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ears to hear

I woke up this morning, scanned twitter, and once again lost faith in the police. In Santa Clarita, CA a few days ago, three teenagers were sitting at a bus stop where they were attacked with a knife by a man. Witnesses called the police and when they arrived, the police drew assault rifles on the teens, arrested them and put them in handcuffs.

The teens were black. They had a skateboard and zero weapons. In what world does getting attacked at a bus stop lead to having the police point guns at you? In what world do we support a system that traumatizes our youth? Unfortunately, ours.

My heart keeps breaking over and over again and then breaks even harder when I realize that this is not new for our black neighbors, that they have been sharing their stories for years, but I haven’t had ears to listen. I’m so embarrassed. But I’m also grateful that I now can hear because that means I can be a part of bringing the kingdom of God to fruition.

In order to do this, though, we need to listen to people’s stories and seek to understand. So today, I’m suggesting we go on a journey to find people to follow who are speaking to issues that are breaking our hearts. To get you started, here are a few people who are helping me:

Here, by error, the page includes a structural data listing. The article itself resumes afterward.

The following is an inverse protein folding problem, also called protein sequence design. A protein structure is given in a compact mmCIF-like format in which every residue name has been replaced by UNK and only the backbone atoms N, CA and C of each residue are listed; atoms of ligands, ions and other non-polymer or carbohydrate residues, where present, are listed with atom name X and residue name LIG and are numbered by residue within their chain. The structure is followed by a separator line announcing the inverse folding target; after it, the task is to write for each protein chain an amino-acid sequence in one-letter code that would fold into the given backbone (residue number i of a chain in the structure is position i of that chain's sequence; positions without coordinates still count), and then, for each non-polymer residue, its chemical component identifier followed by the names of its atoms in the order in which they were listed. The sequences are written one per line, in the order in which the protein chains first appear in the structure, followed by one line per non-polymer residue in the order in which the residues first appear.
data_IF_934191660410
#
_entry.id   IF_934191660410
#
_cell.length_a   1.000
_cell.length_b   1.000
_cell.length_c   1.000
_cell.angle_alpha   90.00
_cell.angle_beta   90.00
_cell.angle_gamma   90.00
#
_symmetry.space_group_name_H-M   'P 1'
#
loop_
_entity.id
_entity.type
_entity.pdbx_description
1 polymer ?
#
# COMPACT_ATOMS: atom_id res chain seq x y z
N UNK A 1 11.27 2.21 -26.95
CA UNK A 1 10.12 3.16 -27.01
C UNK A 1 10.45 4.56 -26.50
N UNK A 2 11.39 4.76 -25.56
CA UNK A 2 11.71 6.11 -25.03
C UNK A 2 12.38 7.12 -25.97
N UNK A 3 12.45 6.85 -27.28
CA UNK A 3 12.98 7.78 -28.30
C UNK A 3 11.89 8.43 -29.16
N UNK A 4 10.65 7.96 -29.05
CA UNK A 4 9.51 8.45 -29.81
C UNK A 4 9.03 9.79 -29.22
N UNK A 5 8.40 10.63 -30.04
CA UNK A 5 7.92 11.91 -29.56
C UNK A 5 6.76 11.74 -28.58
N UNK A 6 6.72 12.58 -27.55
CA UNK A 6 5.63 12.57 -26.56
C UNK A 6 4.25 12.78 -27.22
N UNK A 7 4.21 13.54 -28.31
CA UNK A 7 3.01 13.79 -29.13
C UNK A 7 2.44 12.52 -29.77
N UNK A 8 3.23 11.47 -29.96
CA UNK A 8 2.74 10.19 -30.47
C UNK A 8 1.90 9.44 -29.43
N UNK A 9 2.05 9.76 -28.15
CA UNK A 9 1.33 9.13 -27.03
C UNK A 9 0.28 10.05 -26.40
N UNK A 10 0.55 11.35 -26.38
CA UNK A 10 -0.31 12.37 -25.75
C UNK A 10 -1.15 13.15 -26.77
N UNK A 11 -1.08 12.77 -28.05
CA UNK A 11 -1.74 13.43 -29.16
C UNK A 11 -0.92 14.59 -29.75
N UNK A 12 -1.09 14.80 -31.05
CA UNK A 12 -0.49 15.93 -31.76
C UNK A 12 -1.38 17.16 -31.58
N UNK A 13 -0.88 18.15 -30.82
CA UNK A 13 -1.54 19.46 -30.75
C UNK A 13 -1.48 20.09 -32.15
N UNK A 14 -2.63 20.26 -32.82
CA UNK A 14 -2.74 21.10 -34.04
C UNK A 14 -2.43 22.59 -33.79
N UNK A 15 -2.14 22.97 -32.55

For anti-racist work, look to Ibram X. Kendi. He wrote books for all ages, even babies. (@ibramxk)

For asylum stories on the US/Mexico border, read the migrant stories shared on the Kino Border Initiative website. (@kino_border_initiative)

For stories from pregnant women who had nowhere to turn until Maggie’s Place took them in and showed them that they are loved, listen to the Maggie’s Place podcast. (@maggies_place)

For stories from an Indigenous Christian, I am loving Kaitlin Curtice’s book: Native. (@kaitlincurtice)

Our stories matter. Keep reading, keep listening, keep sharing, and I’ll keep praying that our hearts and eyes and ears will be opened to the cries of the people.

Love you all. Let’s do this work together in love.

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